No sooner will I put this out there than it will be proven spectacularly wrong, but hey, “them’s the breaks”, right?

So there’s apparently some disagreement as to whether the Fed will upgrade their growth outlook in the SEP on Wednesday – if “disagreement” isn’t the right word, then you could just say that in light of recent data (specifically retail sales and the GDP tracking forecast revisions it triggered), some folks are wondering whether it makes sense to upgrade the growth outlook again.

Here are my off-the-cuff thoughts on that as sent around to a couple of people this morning (and again, these are just my musings and should be treated as such):

There would seem to be a risk that if they don’t upgrade their growth outlook, it would signal a dovish lean or otherwise convey something they don’t want to covey about the economy at a time when the curve has resumed its flattening bias. Plus it could open up a can of worms where people start wondering how to reconcile the increasingly hawkish messaging (specifically: “from headwinds to tailwinds” which was parroted by Brainard after Powell said it) with a “failure” (scare quotes there intentionally) to upgrade the growth outlook in line with everyone’s expectations.

Plus – and I think this is probably important – they can always temper an upgraded growth outlook in the SEP by leaving the growth assessment in the statement largely unchanged, or even by tweaking some of the language in there. Also, in terms of the messaging, it seems like there’s more risk to not upgrading the growth assessment in the SEP now than there would be from having to downgrade it later.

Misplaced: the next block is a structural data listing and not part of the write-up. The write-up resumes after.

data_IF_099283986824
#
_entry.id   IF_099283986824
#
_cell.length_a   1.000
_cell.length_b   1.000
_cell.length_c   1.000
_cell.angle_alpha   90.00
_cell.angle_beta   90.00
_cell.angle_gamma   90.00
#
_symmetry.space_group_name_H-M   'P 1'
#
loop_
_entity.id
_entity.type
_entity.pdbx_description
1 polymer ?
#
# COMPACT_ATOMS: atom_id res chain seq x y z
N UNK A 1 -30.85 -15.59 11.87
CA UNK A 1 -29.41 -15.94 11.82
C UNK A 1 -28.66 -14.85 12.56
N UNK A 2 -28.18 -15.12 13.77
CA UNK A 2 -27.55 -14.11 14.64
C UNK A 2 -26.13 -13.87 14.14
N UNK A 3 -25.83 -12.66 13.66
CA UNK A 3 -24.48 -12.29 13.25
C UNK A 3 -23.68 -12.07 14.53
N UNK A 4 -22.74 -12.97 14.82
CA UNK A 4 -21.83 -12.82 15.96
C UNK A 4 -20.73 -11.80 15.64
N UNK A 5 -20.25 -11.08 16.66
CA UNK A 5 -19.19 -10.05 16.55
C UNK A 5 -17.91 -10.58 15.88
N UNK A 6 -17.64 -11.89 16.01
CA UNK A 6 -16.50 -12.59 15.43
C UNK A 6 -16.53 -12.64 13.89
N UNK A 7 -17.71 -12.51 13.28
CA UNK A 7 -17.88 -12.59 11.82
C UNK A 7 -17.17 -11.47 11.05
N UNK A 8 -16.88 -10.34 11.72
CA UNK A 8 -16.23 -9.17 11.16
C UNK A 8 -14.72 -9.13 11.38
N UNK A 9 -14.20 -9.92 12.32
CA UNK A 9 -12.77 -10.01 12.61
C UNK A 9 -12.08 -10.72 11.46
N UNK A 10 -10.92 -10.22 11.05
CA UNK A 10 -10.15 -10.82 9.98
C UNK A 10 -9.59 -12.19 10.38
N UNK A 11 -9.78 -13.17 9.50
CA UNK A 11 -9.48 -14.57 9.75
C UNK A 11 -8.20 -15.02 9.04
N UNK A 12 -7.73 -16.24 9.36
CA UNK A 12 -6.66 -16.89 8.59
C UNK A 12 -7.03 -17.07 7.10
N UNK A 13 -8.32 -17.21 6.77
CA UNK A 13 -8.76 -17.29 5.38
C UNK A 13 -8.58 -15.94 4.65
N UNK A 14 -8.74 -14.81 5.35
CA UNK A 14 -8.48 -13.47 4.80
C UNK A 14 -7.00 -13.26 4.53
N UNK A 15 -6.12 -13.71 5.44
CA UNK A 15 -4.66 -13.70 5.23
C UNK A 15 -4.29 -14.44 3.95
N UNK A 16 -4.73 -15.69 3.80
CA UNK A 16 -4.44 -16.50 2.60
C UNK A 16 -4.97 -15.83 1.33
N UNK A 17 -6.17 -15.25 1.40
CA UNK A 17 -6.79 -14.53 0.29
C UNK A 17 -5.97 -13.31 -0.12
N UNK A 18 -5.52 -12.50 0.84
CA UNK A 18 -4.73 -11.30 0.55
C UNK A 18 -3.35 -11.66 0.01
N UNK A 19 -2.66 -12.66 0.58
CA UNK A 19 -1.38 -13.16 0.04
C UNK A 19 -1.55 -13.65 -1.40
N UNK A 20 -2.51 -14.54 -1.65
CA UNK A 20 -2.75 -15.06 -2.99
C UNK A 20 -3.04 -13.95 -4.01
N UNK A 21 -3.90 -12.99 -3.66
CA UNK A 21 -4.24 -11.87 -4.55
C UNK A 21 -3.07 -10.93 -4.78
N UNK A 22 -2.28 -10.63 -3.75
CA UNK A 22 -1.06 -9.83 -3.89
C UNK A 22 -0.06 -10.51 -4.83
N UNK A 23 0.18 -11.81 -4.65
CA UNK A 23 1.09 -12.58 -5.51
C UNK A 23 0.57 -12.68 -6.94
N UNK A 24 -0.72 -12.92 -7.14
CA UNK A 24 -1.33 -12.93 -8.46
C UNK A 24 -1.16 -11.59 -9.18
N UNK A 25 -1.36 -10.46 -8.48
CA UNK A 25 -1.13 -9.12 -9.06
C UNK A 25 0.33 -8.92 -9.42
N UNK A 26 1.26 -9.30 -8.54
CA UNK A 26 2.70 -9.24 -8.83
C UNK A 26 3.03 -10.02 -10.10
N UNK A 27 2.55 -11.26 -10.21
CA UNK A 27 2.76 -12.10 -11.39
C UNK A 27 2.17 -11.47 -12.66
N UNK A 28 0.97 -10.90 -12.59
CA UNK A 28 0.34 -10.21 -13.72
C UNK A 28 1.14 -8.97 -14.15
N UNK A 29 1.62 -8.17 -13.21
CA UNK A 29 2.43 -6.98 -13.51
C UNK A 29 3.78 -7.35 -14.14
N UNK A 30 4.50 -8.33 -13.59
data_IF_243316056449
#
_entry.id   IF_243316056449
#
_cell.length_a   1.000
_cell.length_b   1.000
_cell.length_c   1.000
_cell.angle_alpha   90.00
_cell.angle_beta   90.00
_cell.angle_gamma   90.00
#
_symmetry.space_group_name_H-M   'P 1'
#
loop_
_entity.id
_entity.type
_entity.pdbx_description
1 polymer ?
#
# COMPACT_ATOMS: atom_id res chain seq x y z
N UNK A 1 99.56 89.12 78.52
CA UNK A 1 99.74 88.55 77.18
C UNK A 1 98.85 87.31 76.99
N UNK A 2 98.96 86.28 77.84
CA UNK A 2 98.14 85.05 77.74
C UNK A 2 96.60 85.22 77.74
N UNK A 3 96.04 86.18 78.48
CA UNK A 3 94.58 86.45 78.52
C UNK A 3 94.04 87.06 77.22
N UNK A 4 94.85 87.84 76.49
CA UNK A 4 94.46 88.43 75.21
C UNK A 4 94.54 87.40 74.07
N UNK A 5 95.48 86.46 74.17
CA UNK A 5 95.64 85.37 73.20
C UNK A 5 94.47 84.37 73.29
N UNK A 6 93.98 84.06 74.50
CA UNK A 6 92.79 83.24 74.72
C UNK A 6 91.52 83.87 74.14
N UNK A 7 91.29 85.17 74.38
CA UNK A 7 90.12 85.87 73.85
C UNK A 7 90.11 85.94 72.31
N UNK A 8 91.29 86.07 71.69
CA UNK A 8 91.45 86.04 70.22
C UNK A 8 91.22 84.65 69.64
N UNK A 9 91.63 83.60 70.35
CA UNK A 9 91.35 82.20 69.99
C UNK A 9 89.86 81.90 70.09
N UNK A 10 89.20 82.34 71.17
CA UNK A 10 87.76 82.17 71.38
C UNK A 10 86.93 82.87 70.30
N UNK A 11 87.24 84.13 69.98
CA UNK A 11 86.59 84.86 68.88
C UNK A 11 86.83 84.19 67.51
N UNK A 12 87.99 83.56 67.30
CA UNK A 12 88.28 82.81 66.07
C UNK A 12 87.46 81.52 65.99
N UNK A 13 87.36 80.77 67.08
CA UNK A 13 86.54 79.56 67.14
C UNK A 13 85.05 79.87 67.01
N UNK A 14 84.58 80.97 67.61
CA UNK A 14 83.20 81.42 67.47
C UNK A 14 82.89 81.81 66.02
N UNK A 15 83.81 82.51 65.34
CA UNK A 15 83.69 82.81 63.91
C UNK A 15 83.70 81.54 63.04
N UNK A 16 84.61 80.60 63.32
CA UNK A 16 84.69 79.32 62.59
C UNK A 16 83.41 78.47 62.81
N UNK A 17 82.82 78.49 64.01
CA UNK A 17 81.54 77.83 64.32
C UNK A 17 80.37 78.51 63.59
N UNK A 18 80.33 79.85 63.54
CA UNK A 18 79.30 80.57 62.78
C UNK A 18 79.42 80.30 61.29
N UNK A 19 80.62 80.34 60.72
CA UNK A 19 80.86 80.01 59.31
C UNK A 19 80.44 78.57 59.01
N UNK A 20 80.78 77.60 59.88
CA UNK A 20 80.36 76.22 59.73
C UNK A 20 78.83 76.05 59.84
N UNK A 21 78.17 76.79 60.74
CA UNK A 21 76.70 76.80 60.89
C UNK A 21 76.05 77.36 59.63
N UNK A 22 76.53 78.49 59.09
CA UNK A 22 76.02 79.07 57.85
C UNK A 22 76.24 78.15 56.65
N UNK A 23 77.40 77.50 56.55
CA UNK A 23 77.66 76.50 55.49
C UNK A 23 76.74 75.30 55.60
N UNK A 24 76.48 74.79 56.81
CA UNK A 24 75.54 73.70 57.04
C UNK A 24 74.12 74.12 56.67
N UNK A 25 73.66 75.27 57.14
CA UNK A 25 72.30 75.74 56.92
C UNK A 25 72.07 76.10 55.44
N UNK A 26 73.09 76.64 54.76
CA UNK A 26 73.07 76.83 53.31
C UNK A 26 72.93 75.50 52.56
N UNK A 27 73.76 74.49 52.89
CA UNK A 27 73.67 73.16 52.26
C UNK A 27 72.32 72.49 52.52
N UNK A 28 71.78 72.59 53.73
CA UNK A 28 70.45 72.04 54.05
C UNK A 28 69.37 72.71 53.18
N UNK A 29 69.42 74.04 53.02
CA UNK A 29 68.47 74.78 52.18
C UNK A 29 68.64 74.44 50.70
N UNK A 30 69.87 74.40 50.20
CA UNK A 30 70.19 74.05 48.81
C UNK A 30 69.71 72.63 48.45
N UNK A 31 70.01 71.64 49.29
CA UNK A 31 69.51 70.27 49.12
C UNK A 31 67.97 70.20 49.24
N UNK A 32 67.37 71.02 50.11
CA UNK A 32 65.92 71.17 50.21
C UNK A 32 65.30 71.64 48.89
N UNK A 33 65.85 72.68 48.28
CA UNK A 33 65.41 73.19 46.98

Also consider this from Goldman: “While the upward growth revisions in the December SEP were large, they were less than half of the fiscal-boost estimates cited by Governor Brainard.”

Finally, the inflation pillar of the Goldilocks narrative is already in question (i.e. people are still worried about upside risks to inflation – the trade war threat and the decision to pile fiscal stimulus atop an economy running at full employment only add to those worries). So you probably don’t want to undercut the other pillar (i.e. robust growth) if you don’t have to.

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